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Texas Tales by: Mike Cox

The SMITH’s of Texas-

No matter how significant their contribution to mankind may be, people named Smith begin life with a strong chance of being lost to history simply because of their last name. They blend in with all those other Smiths and fade into obscurity.

One example of this unfortunate phenomenon is the Rev. Dr. William P. Smith. He had a significant role in the Texas Revolution, but so far hasn’t rated an entry in the voluminous online Handbook of Texas. With the eventual passing of all who had known him, he might not be remembered at all if it had not been for Leonie Rummel Weyland and Houston Wade, whose “An Early History of Fayette County” was published in 1936.

Their book calls Smith “one of the most remarkable men who ever lived in Fayette County,” influential and highly regarded. He had helped organize Rutersville College, and variously served his community as a Methodist preacher, mayor, postmaster, coroner and notary public. As a pioneer sawbones, he attended the sick and injured and presided at the birth of many new Texans. He also wrote for a publication called the “Texas Monument,” and was a Mason.

Beyond all that, which would be enough accomplishment for most men, his patriotic oratory encouraged the literal and figurative lighting of the fuse that ignited the 1835-1836 rebellion against Mexico. Once the fight began, as a doctor, he treated the wounds of some of those his words may have led to action.

Born in Tennessee on Jan. 15, 1795, he fought in the War of 1812, taking part in the pivotal Battle of New Orleans in late December 1814 and early the following January 1815. Back in Tennessee, in November 1829, he was ordained as a Methodist minister. At some point, he also attended medical school.

In January 1835, at the beginning of the fourth decade of his life, he came to Texas and settled in Fayette County. Nine months later, he helped make history in Gonzales.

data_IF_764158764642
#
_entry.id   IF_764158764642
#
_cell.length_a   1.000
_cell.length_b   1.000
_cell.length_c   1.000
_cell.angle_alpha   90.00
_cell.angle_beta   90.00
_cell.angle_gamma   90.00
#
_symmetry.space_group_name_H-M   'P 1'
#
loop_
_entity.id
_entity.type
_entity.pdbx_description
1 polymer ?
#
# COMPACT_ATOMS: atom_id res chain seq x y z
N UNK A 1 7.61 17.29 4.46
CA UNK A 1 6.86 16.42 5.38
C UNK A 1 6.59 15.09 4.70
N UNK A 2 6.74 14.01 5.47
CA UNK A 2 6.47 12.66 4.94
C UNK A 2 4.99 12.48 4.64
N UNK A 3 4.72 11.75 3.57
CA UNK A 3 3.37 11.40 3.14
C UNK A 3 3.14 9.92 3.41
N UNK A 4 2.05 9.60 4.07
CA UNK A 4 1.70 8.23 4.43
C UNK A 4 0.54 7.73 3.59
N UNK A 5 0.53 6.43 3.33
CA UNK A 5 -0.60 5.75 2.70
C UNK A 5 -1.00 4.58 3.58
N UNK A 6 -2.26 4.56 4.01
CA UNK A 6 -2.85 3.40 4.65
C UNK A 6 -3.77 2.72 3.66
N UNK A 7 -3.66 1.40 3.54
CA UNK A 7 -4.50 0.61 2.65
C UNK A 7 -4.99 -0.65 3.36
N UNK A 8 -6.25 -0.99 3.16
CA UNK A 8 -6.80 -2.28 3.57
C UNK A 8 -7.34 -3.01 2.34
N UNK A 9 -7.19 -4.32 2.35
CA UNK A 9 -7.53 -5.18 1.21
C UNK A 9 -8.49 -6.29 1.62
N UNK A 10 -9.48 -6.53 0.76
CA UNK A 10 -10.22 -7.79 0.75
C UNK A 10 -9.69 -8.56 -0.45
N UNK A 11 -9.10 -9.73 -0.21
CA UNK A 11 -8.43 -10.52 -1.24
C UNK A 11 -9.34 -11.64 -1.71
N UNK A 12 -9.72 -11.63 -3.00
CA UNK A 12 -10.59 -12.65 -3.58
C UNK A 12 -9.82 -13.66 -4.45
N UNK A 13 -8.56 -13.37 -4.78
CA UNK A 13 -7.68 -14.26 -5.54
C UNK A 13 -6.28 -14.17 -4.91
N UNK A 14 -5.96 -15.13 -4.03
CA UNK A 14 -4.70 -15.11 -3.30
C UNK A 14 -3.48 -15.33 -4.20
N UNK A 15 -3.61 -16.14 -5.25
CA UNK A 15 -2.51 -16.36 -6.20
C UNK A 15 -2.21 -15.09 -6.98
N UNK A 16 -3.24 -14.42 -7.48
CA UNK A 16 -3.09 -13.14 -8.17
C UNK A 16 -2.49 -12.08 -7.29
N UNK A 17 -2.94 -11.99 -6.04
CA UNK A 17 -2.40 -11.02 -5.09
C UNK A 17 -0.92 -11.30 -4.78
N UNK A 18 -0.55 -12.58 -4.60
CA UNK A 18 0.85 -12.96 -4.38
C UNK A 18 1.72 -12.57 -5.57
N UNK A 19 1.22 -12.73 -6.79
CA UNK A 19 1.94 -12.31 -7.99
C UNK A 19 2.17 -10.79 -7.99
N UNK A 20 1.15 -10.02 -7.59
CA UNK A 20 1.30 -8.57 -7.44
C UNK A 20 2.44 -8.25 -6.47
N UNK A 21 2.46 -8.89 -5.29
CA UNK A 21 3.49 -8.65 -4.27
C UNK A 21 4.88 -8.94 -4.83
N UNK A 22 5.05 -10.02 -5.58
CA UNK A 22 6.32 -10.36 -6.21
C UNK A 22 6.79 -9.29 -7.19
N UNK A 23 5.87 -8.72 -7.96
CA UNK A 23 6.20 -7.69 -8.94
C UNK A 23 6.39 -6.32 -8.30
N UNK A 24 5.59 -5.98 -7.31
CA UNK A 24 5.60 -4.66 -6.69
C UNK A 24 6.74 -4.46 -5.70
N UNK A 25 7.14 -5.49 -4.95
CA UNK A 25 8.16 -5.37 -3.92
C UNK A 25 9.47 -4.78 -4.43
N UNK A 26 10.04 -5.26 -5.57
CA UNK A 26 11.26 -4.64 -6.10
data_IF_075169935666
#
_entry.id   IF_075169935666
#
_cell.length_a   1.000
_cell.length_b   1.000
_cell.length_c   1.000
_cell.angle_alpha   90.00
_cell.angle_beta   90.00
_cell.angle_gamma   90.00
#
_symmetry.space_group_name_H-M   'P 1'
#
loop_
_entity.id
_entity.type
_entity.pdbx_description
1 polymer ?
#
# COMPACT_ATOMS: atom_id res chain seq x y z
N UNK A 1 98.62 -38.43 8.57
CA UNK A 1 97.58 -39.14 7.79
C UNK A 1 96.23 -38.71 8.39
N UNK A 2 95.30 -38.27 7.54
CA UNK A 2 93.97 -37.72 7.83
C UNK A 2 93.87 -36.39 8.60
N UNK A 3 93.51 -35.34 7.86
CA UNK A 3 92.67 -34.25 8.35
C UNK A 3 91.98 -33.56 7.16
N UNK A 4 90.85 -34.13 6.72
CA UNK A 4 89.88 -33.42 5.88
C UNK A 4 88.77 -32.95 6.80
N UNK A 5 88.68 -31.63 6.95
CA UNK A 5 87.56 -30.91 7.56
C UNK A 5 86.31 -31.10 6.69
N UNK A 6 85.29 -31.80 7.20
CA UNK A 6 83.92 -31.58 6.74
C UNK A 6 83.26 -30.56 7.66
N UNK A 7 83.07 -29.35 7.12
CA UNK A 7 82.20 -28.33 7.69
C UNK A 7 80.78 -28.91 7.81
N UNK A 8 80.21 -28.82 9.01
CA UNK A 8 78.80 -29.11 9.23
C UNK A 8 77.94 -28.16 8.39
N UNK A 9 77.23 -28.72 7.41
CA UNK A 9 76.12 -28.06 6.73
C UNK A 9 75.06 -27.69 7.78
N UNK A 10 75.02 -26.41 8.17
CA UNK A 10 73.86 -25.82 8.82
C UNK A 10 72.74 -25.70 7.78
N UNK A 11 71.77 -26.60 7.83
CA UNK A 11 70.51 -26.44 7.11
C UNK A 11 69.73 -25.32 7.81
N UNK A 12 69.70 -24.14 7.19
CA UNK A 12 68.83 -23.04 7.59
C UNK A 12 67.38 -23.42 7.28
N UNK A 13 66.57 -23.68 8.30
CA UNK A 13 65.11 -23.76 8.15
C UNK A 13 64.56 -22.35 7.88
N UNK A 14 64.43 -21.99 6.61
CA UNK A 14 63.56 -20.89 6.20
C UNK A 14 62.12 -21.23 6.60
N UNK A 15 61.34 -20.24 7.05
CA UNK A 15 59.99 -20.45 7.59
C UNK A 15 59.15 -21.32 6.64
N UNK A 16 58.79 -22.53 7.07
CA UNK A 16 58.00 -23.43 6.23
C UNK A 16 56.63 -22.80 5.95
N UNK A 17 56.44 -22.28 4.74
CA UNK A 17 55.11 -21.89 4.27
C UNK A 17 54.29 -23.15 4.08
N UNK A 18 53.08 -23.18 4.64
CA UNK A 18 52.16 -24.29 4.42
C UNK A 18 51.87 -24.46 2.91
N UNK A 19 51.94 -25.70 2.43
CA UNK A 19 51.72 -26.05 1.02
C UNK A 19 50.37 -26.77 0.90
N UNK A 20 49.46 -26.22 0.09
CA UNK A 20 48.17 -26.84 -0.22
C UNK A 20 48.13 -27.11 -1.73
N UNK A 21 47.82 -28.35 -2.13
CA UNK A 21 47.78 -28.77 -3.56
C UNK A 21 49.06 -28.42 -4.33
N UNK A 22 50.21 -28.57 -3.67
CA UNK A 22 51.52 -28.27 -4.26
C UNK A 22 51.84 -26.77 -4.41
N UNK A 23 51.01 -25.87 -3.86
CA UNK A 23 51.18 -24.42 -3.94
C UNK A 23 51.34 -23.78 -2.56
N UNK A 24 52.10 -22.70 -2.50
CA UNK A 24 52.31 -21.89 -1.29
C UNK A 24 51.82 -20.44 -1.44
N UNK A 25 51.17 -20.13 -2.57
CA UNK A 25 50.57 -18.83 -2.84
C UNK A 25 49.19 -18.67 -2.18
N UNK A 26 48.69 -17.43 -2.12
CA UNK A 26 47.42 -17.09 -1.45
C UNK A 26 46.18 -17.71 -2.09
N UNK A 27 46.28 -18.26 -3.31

On Oct. 1, 1835, a Thursday, Smith sat astride his mule and spoke to the nascent Texas army, a group of 140 or so armed men under the command of Col. John H. Moore, a fellow Fayette County man.

While any good “sky pilot” seeks to lead his flock into more verdant spiritual pastures, as he later remembered his remarks that day, the Rev. Dr. Smith’s words were more political than theological. He was preaching, but not the gospel. First of all, he did not address those assembled as “Brothers or Sisters,” but “Fellow Soldiers.” In fact, in today’s perspective, it was a pro-Second Amendment talk.

The immediate issue was the Mexican military’s insistence that the citizens of Gonzales surrender to them a small cannon the town had for protection from Indians. The Texians, well on their way to the world-wide pro-gun reputation they have today, were not so inclined to hand over their weaponry.

“Give up the cannon,” Smith told the volunteers, “and we may surrender our small arms also, and at once be the vassals [basically, slaves] of the most imbecile and unstable government on earth.” (Remember, he was talking about Mexico.)

He went on, “But will Texas give up the cannon? Will she surrender her small-arms? Every response is NO, NEVER. Never will she submit to a degradation of that character!”

Indeed, the volunteer soldiers had decided to go pro-active and attack the 100 Mexican dragoons under Francisco de Castaneda that had come to Gonzales to claim the cannon. That happened the following day, October 2.

The day began with a heavy fog, but when the haze lifted, the Texans faced the Mexicans across the Guadalupe River near present Cost in Gonzales County. With no shortage of bravado, Moore sent a courier to demand the Mexican surrender. The commander could see no good reason why a contingent of professional soldiers should allow themselves to be taken into custody of “foreigners.” At that, Moore told his men to open fire.

“Immediately,” Rev. Dr. Smith later wrote, “the Mexicans were saluted by a volley of grape [shot] thrown into their camp from the very cannon which had been the bone of contention. Being quickly seconded by a general discharge of small arms, the Mexicans retreated precipitately towards San Antonio…and took their killed and wounded with them…”

The following Sunday, October 4, Rev. Dr. Smith apparently preached a somewhat more traditional sermon.

“Acting in the joint capacity of surgeon and chaplain to the army,” he wrote in the third person, “he [I] preached to a large and promiscuous assembly of officers, soldiers, and citizens.”

In doing so, according to his later recollection, he invoked Isaiah 1:19-20, and told all who had gathered to hear him:

“If ye be willing and obedient ye shall eat the good of the land; but if ye refuse and rebel, ye shall be devoured by the sword, for the mouth of the Lord hath spoken it.”

That sounds more like a warning of the hard days that would follow than a battle cry for war, but however the Tennessean intended it, in the months that followed, many Texas and Mexicans would indeed be “devoured by the sword.”

Rev. Dr. Smith died on May 18, 1870 and is buried in the Fayetteville Cemetery. The state placed a marker near his grave in 1962 noting his service in the Texas army, but it offers no detail on his life.